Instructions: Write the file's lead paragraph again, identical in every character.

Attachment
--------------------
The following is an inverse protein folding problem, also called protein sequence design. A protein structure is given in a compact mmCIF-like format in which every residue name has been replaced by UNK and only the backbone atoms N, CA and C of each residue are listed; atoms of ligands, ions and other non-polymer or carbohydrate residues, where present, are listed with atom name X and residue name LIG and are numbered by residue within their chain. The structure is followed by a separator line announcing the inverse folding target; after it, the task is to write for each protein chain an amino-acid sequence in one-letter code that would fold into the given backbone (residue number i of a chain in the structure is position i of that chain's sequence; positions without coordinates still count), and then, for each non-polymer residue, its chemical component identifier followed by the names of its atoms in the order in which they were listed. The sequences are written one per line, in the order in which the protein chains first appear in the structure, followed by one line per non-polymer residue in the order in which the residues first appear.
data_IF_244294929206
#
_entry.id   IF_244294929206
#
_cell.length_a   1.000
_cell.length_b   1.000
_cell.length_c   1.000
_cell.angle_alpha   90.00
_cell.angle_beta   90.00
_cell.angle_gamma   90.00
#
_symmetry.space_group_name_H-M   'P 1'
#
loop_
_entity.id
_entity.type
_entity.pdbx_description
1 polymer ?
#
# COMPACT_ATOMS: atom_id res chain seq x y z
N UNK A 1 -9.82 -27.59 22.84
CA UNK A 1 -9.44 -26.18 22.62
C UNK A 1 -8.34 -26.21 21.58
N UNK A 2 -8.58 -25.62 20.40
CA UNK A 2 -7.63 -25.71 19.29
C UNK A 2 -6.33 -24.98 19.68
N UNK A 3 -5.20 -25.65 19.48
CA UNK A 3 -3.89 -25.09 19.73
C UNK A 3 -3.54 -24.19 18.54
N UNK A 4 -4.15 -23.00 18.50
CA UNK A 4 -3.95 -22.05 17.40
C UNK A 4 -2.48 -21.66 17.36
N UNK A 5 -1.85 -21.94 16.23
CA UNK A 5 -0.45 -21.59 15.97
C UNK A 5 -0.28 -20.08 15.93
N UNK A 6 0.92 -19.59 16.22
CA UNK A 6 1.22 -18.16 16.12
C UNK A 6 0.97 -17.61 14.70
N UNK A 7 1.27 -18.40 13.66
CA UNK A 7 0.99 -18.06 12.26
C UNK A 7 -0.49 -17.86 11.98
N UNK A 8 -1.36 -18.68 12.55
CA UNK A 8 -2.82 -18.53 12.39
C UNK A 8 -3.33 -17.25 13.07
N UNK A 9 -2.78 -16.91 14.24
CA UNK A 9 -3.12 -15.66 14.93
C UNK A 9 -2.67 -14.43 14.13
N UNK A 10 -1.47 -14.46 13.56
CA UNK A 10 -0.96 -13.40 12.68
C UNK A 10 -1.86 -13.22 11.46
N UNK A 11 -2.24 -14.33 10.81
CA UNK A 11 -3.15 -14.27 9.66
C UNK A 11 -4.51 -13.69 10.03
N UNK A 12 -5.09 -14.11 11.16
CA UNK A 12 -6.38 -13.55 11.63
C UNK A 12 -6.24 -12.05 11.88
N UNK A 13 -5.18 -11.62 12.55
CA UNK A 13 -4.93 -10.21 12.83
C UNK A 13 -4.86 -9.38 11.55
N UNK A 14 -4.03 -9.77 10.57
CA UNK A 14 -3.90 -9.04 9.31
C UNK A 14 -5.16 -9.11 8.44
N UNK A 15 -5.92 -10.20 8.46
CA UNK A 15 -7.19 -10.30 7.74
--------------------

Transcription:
The following is an inverse protein folding problem, also called protein sequence design. A protein structure is given in a compact mmCIF-like format in which every residue name has been replaced by UNK and only the backbone atoms N, CA and C of each residue are listed; atoms of ligands, ions and other non-polymer or carbohydrate residues, where present, are listed with atom name X and residue name LIG and are numbered by residue within their chain. The structure is followed by a separator line announcing the inverse folding target; after it, the task is to write for each protein chain an amino-acid sequence in one-letter code that would fold into the given backbone (residue number i of a chain in the structure is position i of that chain's sequence; positions without coordinates still count), and then, for each non-polymer residue, its chemical component identifier followed by the names of its atoms in the order in which they were listed. The sequences are written one per line, in the order in which the protein chains first appear in the structure, followed by one line per non-polymer residue in the order in which the residues first appear.